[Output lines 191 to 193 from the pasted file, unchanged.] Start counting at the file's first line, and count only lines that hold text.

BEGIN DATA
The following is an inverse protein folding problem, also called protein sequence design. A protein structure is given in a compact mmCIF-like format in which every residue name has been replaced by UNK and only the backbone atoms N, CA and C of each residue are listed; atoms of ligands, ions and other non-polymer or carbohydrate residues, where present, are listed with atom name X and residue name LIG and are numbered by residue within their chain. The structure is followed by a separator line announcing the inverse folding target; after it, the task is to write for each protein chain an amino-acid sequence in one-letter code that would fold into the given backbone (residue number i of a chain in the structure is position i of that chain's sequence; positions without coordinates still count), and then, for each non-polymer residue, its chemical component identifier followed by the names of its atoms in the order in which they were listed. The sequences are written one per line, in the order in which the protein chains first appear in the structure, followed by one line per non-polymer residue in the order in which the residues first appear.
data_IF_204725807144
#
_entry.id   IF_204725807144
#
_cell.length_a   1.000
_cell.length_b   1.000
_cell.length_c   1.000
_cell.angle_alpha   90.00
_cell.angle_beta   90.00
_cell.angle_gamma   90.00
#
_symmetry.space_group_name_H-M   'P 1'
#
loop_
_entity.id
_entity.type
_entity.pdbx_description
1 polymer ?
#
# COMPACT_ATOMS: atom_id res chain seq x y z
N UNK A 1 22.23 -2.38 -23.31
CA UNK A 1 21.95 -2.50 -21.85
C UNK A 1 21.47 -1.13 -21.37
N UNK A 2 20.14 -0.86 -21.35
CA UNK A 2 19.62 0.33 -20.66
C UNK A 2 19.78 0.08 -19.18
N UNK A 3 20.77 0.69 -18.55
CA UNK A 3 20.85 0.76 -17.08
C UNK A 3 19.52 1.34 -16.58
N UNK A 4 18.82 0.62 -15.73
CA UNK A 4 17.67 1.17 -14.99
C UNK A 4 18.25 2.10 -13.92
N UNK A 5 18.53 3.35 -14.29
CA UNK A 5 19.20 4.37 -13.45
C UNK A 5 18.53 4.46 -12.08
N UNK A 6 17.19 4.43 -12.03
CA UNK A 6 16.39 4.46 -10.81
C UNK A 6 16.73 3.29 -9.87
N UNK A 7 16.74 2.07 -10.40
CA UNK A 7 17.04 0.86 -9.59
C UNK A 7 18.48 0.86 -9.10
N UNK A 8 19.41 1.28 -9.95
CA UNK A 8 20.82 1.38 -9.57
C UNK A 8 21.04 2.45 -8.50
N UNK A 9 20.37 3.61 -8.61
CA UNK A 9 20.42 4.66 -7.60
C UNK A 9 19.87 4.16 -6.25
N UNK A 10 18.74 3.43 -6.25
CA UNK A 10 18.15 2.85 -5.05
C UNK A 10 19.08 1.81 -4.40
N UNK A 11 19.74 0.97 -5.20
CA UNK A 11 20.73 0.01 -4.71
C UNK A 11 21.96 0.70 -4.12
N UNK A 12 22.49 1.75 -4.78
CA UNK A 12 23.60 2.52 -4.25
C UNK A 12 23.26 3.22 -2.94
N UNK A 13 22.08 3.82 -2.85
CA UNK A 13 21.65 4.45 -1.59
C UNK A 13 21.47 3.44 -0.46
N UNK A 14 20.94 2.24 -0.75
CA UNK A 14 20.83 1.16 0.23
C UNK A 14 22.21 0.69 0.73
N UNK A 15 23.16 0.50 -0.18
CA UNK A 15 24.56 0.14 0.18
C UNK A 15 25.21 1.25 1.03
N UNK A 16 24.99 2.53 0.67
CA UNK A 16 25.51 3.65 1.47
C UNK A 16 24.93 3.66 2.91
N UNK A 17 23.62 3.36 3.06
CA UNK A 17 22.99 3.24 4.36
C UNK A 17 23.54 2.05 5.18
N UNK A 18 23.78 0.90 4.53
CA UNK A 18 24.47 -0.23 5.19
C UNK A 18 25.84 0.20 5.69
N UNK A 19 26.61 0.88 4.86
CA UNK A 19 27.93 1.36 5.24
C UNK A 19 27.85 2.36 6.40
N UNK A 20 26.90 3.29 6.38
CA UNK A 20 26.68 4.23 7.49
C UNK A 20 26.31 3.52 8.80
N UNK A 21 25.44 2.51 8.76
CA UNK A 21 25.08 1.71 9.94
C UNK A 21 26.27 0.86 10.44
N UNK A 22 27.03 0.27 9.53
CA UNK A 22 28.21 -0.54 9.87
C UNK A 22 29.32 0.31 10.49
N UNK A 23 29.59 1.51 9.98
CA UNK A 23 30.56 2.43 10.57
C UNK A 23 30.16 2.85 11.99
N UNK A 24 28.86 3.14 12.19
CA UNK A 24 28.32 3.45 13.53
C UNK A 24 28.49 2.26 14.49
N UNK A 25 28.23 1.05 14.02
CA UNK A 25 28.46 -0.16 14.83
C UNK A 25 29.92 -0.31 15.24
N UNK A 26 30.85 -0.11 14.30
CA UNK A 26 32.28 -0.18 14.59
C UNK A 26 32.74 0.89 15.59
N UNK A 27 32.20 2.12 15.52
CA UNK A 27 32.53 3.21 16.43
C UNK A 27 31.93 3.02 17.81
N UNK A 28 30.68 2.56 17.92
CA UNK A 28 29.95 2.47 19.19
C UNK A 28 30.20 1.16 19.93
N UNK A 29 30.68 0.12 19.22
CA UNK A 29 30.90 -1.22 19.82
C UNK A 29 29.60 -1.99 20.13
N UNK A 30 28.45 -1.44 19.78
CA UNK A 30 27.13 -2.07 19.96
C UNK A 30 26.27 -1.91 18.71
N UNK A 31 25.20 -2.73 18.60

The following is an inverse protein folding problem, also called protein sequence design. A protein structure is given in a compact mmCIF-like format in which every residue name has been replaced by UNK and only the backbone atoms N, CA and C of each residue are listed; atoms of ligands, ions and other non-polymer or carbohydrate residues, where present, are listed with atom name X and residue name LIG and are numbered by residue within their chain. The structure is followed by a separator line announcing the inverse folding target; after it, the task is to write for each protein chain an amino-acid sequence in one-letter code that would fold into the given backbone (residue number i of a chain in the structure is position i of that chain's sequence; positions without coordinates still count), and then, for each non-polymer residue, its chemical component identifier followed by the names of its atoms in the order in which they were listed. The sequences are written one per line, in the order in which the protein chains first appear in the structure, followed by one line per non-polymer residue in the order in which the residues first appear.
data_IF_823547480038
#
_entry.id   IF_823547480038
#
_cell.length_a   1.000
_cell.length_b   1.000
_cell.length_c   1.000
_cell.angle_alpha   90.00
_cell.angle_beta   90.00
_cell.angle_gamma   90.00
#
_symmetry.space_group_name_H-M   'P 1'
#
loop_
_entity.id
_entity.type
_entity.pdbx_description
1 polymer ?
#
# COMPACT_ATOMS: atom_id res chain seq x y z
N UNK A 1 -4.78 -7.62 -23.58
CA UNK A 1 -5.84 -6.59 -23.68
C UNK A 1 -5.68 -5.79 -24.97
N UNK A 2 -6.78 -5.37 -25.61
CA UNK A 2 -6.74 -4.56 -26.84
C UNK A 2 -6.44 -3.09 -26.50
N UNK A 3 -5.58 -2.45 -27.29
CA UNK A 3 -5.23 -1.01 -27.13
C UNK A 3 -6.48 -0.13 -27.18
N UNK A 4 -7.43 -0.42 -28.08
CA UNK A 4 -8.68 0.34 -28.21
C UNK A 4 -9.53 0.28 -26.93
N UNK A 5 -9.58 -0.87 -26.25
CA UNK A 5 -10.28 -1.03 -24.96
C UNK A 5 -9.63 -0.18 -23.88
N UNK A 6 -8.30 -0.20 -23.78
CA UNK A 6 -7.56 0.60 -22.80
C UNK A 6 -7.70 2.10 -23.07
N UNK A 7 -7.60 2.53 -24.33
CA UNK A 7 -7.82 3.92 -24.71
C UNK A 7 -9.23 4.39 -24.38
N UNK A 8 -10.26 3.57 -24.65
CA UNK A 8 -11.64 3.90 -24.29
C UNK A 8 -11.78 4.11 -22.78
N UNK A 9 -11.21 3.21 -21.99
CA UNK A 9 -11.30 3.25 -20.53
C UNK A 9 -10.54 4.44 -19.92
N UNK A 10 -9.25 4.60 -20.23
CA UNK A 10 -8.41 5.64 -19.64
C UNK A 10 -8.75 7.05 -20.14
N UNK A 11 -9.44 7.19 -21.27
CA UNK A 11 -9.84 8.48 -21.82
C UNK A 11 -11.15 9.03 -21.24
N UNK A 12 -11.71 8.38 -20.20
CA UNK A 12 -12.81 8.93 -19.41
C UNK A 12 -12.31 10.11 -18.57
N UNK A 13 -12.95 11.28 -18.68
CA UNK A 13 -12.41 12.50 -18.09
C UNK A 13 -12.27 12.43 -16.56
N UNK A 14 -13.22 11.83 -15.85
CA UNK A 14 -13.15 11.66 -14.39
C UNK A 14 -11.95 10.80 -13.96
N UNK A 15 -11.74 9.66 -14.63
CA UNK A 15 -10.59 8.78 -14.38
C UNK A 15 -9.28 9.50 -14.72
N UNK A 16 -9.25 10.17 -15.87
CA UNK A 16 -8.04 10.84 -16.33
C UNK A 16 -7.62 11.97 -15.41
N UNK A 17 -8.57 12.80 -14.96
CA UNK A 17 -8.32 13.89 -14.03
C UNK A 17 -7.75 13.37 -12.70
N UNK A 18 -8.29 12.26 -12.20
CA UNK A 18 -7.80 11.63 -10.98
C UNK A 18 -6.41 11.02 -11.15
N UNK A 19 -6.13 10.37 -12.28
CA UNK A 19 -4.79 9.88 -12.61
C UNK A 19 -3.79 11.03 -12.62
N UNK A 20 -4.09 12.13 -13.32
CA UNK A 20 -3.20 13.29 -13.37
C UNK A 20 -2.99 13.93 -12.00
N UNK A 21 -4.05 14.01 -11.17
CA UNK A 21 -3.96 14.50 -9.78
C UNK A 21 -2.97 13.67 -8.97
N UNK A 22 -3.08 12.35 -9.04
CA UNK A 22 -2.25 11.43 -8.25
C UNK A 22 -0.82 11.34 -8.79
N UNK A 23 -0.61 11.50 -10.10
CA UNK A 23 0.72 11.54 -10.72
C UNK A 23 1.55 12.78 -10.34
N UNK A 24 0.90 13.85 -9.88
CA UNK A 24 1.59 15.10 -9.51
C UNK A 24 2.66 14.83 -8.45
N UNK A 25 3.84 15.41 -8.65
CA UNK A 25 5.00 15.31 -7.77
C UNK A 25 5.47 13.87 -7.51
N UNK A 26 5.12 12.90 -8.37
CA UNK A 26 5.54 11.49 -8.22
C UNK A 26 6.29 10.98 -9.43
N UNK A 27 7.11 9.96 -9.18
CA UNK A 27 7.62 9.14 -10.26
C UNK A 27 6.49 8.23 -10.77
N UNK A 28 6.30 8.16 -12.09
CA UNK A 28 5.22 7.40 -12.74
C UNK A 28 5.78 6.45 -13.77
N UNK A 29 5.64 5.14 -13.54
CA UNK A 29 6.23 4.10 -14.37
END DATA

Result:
N UNK A 20 -4.09 12.13 -13.32
CA UNK A 20 -3.20 13.29 -13.37
C UNK A 20 -2.99 13.93 -12.00